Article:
Montreal – Square Victoria

A block away from Place Jean-Paul Riopelle, is Square Victoria.  The square is a longitudinal plaza occupying the middle of the street by the same name but it was not always like this.

After the fortification wall of Montreal was dismantled, the square was created. It was the east end section of the wall. At first, the square was a Hay Market which was later moved to make place for a new square dedicated to the Queen Victoria after a royal visit.

In the beginning, the sector was surrounded by multiple churches but was marked by tragedy in 1853 with the intervention of military forces to stop a riot following a speech by Galvazzi at the church.  It was a time where the Catholicism was very strong and were unhappy of the anti-Roman Catholic speeches given by Galvazzi. Eleven (11) persons were killed and many were wounded during this June event.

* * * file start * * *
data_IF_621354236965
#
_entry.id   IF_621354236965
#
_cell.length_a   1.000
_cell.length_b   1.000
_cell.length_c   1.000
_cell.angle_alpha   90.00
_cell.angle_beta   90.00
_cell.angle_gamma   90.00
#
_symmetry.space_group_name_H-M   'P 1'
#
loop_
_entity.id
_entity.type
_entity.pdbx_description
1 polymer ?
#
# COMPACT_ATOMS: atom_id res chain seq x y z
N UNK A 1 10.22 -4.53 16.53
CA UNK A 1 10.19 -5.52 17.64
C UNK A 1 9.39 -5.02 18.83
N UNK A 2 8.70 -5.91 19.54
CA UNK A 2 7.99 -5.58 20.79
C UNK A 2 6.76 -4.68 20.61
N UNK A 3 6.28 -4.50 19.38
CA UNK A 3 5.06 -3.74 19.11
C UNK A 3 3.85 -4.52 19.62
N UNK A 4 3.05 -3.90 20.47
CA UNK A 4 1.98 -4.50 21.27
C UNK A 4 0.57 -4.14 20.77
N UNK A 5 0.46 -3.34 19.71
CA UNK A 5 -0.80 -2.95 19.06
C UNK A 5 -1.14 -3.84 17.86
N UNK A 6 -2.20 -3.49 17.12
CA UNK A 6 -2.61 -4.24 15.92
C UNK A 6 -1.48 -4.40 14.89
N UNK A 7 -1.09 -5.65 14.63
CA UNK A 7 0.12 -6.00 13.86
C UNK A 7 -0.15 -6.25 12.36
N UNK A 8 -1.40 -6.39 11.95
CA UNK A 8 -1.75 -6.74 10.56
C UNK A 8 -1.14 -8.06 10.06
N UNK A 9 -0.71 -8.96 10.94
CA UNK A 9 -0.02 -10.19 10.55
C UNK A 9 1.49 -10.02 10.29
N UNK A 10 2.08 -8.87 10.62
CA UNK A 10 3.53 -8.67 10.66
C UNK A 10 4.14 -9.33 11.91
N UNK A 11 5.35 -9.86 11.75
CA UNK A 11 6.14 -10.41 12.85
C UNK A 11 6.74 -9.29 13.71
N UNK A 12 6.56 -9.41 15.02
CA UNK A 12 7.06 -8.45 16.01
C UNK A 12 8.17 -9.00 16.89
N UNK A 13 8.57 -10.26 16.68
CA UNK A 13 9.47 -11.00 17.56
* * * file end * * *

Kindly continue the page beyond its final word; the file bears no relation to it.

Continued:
The square was stretched and modified over time. Today, to me, there are 5 key elements to look for in the square: a special Metro station access, the International Commercial Center, the Statue of Queen Victoria (1869), the Tai Chi Single Whip art sculpture and the fountain.

Even if the square is divided by St-Antoine Street, the two parts are worth a walk through.

Metro Station Access – Square Victoria

Because Montreal experiences winter conditions, you won’t normally find exterior stairways to access the metro with one exception: The Square Victoria station that is found in the square that carries the same name. It has the French look and for a reason, it was a gift from Paris for the collaboration between engineers’ teams for the implementation of the underground system in Montreal. While you can appreciate the Parisian look the access is closed during winter for safety reasons.

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